Three recent books about the state of marriage

Both personal and professional curiosity have engendered a fascination with books about the sociology of marriage. Frustrated spouses come to me looking for a divorce but what they are really searching for is to feel peaceful again. Developing an understanding of marriage helps me help them achieve that goal. It also helps me navigate my own marriage–which, like every marriage, has its own mix of pleasures and frustrations.

I’m not yet so old that I attribute the decline of traditional marriage to the breakdown of morals over the past generation or two. Humans simply do not change that quickly. Rather, marriage has changed and, unless one understands the culture of marriage, one cannot understand why long-term marital stability is declining. As I tell my daughters (and would tell my sons if I had any), who one chooses as one’s mate is likely the most consequential decision one will make in one’s life. That’s certainly been true in my case. Yet, while during our youth we devote considerable time and attention to education and career development, we devote almost no time in developing the skills to maintain long-term companionship relationships or how to find and attract suitable partners.

Three recent books address these issues in a manner I assume some readers will find interesting or novel. The most basic of the three is “Loving Bravely: Twenty Lessons of Self-Discovery to Help You Get the Love You Want,” by Alexandra H. Solomon PhD. The book is the outgrowth of an extremely popular undergraduate course Solomon teaches at Northwestern University called “Building Loving and Lasting Relationships: Marriage 101.”

As befits what is essentially an undergraduate textbook, there are exercises/suggested tasks at the end of each chapter and most of what Solomon recommends will be obvious to anyone who’s read much on modern relationships and marriage. Know thyself; remain flexible and compassionate; focus more on your own development, rather than trying to fix your partner. This is the essence of Loving Bravely. For young adults navigating their first serious romantic relationships, this advice (and book) could be useful. Too many young people (and older people) devote their energies searching for Mr. or Ms. Right. Solomon correctly notes that they would be better off working on becoming the person who might attract such a partner. Once these folks have partnered-up, they devote much energy to trying to improve those partners. Loving Bravely suggests they would be better served devoting energy to changing their own behaviors.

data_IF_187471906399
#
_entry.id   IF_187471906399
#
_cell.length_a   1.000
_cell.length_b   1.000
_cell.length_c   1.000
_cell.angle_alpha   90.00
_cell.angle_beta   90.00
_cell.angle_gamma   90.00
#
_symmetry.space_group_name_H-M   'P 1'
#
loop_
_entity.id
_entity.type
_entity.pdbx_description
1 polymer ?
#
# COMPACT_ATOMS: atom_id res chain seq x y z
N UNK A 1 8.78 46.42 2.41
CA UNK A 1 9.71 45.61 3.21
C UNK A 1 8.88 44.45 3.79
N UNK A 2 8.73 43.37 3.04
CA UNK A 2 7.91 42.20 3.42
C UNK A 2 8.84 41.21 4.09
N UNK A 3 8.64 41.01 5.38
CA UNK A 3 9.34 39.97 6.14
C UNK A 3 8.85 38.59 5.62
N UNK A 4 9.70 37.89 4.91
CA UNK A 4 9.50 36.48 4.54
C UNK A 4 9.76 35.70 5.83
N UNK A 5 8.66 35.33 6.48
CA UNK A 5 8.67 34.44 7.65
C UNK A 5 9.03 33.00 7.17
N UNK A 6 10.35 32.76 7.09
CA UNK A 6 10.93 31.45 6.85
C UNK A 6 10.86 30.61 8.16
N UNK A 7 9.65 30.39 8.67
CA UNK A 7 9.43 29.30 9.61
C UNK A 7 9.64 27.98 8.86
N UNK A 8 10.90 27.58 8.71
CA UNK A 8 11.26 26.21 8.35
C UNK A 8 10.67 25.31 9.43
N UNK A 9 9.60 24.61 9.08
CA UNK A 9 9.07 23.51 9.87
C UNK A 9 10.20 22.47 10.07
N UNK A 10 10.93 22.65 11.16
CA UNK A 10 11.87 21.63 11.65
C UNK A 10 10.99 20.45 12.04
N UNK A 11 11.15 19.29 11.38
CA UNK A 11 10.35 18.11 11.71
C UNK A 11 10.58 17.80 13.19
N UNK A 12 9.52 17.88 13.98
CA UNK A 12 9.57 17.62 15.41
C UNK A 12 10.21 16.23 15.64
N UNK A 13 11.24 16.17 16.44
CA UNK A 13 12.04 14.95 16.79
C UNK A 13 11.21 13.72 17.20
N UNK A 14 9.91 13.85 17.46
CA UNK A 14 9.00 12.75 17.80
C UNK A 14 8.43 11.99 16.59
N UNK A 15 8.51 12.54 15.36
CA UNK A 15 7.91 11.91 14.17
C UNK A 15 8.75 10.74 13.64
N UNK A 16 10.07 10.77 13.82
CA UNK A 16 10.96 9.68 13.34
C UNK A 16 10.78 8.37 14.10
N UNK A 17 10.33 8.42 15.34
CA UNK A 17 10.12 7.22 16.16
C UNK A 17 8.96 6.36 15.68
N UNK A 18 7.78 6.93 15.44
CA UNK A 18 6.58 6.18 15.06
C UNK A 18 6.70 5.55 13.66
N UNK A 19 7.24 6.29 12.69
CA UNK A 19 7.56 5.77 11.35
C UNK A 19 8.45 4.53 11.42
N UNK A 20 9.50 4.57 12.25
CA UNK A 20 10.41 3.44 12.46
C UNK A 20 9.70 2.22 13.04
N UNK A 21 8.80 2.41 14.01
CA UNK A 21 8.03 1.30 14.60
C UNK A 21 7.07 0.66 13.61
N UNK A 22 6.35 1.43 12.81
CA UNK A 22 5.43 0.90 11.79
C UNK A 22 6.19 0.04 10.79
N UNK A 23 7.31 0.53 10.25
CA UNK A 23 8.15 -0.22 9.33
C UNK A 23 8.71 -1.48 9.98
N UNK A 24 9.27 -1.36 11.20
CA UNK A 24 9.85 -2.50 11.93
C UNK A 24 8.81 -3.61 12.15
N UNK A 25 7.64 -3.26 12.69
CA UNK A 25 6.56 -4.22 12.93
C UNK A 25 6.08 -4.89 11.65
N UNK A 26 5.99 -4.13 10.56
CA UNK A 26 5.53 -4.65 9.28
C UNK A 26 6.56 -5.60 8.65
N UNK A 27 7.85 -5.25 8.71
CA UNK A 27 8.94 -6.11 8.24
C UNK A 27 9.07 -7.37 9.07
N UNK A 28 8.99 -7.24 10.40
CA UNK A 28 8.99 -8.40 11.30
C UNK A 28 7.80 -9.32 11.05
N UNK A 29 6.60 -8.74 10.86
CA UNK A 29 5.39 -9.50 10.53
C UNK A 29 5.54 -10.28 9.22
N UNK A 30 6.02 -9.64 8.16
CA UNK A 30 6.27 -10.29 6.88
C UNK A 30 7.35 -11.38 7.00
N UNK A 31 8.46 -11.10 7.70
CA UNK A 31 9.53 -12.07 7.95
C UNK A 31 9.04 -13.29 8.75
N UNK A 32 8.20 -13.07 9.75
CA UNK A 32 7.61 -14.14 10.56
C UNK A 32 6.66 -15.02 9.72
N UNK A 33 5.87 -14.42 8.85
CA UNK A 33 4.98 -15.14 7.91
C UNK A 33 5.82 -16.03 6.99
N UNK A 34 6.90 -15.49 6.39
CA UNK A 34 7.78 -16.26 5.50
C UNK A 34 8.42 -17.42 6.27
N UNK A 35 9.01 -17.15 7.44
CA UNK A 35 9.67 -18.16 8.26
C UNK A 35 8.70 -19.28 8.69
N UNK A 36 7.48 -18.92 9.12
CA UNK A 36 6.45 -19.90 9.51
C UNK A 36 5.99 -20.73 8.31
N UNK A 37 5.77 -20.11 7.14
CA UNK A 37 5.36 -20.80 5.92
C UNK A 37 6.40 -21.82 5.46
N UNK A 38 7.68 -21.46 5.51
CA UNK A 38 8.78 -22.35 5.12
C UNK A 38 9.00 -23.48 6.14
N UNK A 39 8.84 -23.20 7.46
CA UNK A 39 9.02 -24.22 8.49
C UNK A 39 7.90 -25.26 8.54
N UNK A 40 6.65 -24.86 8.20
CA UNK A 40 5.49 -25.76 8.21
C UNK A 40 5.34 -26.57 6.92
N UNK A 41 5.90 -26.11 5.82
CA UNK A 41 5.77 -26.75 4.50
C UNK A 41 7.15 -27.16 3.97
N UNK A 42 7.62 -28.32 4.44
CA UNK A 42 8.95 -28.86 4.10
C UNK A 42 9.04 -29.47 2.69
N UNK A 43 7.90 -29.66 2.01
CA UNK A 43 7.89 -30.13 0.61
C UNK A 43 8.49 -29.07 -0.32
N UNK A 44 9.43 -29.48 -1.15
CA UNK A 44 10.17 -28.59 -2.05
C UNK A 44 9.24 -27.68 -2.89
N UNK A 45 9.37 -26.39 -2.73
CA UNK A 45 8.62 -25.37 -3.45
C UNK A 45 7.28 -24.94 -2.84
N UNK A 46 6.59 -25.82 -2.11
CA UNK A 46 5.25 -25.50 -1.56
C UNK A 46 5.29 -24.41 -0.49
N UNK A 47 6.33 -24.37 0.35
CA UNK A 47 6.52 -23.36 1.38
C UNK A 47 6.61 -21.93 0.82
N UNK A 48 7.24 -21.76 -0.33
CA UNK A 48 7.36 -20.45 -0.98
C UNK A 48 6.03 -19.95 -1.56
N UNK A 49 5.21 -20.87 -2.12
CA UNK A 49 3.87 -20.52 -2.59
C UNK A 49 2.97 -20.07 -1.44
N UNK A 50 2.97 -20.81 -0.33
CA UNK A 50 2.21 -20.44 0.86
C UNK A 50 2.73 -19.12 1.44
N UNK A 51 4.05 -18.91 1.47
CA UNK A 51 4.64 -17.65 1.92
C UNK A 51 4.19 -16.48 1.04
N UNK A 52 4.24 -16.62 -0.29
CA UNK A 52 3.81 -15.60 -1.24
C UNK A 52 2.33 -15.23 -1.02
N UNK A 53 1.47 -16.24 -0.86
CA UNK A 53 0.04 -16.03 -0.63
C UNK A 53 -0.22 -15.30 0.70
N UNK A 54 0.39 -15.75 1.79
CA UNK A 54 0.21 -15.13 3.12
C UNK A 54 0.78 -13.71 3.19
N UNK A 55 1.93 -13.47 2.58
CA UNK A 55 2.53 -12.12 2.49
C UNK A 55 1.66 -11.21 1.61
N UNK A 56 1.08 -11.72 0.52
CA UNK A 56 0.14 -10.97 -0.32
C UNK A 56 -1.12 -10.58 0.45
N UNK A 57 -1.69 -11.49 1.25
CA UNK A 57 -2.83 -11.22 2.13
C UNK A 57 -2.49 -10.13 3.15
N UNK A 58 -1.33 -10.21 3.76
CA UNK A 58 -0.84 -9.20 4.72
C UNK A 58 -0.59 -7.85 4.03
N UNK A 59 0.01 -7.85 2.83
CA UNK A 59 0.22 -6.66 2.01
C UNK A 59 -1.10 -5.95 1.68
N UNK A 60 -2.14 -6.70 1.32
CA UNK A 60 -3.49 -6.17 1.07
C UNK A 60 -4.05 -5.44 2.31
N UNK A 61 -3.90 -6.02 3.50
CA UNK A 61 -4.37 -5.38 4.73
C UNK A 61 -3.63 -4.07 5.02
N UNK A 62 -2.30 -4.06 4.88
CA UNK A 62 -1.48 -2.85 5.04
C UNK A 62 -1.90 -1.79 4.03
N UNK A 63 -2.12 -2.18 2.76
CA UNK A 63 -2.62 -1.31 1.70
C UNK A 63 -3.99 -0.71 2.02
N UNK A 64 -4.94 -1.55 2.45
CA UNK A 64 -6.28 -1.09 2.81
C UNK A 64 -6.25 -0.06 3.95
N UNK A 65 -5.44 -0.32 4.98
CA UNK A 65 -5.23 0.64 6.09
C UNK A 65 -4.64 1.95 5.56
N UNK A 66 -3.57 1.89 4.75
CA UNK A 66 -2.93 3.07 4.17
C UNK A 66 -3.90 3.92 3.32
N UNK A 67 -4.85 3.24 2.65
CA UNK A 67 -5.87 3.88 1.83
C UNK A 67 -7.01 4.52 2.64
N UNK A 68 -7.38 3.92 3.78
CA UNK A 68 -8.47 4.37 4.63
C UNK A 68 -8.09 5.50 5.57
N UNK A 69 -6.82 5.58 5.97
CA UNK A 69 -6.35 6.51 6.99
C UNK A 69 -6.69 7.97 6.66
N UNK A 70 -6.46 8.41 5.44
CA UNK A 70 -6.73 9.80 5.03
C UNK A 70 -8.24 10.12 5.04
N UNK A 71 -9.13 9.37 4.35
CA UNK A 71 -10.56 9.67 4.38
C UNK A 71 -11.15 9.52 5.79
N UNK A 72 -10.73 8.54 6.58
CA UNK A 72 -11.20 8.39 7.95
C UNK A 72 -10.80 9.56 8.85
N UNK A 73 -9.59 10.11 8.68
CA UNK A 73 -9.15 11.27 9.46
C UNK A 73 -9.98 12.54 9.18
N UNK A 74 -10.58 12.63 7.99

The All-or-Nothing Marriage: How the Best Marriages Work,” by Eli J. Finkel combines relationship advice with sociological research on modern marriage. Whereas Loving Bravely targets young adults, the advice in The All-or-Nothing Marriage is aimed at the folks twenty years later, when they are trying to balance career, children, household maintenance, and sex/romance. The past few years Finkel, another Northwestern Professor, has written extensively on modern relationships in the New York Times, and this book expands on those articles.

Finkel sees marriage having evolved through three distinct models over the past 150 years. He employs Maslow’s hierarchy of needs as a metaphor for these transitions. Pre-industrial age marriage was simply a pragmatic method of insuring survival and the perpetration of the species. In a pre-industrial society, in which government’s role in insuring public safety was minimal, having physical access to male kinship was valuable. In an era where starvation was a real possibility, having the “safety net” of a partner, and the ability to divide and specialize in the labor of household management, greatly reduced that possibility. Under these standards, any marriage that resulted in two or more children being raised to reproductive age was a successful one.

Maslow’s hierarchy of needs

Sex didn’t have to be satisfying in these marriages–it merely had to produce children. Arranged marriages flourished in agricultural but pre-industrial societies because safety, children, and material comfort were the primary goals of marriage. Love was a welcome byproduct of marriage but wasn’t its intent or purpose. The extremely low divorce rate in this era wasn’t due to better morals but lower expectations.

With industrialization, marriage went through a transition from a pragmatic relationship to a love relationship. To reference Maslow’s hierarchy, physiological and safety needs were more easily met without the requirement of marriage, so love/belonging and self esteem started becoming important. The traditional marriage of a breadwinning husband and homemaking wife became a cultural ideal. Children went from being a physiological benefit–a source of cheap labor when young; a form of social security in one’s old age–to an expense. As children were no longer an economic benefit, their importance as a source of love and esteem became more prominent.